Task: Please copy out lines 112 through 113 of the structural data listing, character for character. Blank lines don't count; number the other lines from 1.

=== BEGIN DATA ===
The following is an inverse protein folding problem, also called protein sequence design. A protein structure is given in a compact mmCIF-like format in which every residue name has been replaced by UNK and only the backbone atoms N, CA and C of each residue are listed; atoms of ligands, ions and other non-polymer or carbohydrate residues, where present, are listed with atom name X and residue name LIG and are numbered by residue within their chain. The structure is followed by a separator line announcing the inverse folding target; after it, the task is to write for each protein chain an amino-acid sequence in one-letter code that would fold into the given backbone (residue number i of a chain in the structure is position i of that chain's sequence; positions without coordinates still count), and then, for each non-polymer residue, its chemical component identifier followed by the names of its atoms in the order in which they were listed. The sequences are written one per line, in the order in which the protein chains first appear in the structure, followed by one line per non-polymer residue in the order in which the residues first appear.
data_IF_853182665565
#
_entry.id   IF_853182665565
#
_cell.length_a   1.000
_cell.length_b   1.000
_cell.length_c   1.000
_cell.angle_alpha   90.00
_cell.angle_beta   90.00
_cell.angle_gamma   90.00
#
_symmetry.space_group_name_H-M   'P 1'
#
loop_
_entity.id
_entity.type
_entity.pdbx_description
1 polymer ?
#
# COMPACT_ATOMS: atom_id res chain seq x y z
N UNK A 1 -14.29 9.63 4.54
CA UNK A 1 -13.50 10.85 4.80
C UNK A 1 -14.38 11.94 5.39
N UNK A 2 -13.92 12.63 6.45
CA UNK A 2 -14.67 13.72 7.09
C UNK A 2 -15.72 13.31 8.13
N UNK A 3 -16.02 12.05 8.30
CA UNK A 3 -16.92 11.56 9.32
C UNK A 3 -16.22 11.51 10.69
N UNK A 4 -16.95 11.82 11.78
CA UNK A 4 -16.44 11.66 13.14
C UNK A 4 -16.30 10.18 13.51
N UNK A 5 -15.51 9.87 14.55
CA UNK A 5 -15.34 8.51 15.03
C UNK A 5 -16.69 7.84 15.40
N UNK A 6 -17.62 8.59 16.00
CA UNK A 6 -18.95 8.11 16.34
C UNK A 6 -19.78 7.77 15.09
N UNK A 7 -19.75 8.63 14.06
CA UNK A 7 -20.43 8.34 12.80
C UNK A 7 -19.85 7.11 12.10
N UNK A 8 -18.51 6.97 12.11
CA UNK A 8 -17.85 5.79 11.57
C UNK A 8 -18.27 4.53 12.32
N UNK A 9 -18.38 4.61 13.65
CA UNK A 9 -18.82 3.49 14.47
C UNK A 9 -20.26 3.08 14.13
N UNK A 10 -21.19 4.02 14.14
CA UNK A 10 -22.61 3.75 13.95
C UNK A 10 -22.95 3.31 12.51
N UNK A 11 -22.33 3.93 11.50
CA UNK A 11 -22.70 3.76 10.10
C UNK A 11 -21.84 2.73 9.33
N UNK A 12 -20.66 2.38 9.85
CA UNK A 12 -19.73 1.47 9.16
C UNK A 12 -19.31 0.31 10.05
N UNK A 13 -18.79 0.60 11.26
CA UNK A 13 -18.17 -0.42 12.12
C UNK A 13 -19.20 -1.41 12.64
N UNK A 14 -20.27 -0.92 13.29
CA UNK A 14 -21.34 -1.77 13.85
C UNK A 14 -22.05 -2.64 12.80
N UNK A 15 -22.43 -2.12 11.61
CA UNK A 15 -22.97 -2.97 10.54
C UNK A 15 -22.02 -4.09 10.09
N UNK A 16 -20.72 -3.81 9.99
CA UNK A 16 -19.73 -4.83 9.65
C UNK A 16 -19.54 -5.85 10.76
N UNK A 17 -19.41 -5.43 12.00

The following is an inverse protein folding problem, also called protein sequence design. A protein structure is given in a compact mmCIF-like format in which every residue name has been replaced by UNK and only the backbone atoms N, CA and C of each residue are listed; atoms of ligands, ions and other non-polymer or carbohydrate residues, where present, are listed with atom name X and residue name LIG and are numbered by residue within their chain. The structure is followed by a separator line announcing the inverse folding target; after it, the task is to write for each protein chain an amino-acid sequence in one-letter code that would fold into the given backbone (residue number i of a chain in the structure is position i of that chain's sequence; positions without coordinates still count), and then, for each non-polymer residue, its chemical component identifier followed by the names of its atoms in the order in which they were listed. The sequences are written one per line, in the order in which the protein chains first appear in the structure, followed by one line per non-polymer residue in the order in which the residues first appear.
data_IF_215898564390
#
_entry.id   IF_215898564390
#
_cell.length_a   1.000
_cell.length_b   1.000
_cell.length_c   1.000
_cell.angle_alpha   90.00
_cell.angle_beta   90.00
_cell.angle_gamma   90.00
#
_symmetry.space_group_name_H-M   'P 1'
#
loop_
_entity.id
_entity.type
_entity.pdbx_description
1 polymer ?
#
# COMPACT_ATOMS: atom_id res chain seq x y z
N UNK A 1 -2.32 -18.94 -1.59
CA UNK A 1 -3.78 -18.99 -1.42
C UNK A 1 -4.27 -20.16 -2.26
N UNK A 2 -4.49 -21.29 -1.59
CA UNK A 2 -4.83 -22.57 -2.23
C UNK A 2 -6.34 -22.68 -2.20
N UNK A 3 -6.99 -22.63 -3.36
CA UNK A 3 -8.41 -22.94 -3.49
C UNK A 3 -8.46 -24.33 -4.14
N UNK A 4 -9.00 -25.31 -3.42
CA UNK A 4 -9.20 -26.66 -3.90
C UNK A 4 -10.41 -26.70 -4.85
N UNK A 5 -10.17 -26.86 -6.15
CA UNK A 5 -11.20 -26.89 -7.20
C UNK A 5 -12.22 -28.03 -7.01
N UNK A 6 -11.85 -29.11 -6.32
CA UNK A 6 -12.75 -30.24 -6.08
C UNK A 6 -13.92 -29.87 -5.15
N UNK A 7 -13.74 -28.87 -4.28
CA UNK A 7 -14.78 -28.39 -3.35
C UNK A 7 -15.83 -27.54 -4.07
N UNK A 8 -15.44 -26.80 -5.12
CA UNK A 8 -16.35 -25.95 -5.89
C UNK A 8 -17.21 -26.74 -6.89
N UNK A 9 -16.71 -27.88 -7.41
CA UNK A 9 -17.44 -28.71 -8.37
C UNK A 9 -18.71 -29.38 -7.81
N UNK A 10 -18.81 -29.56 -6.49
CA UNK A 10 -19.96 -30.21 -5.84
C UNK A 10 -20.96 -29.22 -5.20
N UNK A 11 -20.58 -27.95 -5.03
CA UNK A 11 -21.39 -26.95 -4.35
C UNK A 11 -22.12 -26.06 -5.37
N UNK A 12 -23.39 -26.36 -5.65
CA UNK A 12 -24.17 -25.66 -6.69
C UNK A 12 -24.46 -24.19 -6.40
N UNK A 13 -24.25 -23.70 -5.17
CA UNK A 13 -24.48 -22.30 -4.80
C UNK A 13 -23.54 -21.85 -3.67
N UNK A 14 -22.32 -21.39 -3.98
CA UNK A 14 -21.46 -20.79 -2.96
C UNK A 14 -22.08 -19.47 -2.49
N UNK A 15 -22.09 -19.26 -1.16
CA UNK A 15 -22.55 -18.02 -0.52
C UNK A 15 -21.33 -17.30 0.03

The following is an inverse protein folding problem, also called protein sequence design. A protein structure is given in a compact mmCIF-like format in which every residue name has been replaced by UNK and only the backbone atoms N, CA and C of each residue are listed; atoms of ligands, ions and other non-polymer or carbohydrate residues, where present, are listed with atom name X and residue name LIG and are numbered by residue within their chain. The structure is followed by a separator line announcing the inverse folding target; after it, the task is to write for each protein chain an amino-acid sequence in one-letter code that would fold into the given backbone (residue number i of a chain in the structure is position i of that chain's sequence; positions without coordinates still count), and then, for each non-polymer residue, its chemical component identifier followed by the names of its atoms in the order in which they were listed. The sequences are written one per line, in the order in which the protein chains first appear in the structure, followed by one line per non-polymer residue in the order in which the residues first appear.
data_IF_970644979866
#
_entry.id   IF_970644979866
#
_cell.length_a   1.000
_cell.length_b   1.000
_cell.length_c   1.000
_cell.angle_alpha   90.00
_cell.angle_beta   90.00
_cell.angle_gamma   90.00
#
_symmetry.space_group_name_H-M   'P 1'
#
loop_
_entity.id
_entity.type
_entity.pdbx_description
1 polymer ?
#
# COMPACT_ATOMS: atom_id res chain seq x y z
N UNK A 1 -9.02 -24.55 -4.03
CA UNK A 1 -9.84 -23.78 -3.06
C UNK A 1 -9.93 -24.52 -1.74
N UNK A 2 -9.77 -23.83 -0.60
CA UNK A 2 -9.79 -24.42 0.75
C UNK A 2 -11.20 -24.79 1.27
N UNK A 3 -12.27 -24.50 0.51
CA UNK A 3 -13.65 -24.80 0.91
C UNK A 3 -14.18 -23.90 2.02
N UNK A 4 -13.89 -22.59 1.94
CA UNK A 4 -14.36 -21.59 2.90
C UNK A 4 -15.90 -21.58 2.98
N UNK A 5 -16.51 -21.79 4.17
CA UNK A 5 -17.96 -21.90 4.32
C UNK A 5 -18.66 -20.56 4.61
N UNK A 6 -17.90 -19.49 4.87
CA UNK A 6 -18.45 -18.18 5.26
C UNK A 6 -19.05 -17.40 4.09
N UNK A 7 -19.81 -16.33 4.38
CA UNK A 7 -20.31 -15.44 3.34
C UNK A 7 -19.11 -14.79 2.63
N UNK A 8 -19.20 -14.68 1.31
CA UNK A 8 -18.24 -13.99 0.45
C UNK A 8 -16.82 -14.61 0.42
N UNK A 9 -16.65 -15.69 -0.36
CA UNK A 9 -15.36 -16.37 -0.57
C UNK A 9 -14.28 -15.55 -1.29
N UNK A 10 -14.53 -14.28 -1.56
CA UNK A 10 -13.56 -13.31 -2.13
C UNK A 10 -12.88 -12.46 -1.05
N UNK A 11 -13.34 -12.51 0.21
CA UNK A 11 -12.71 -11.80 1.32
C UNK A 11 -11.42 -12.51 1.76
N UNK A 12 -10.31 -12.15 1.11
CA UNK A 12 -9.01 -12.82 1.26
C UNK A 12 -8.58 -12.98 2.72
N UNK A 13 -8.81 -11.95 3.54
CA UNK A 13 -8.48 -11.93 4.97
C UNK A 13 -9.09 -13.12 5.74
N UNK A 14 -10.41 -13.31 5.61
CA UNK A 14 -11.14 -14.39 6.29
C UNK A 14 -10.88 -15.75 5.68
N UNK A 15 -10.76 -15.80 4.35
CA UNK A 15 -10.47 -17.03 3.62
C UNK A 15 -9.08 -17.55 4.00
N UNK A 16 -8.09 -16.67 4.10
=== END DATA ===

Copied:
C UNK A 7 -15.83 -27.54 -4.07
N UNK A 8 -15.44 -26.80 -5.12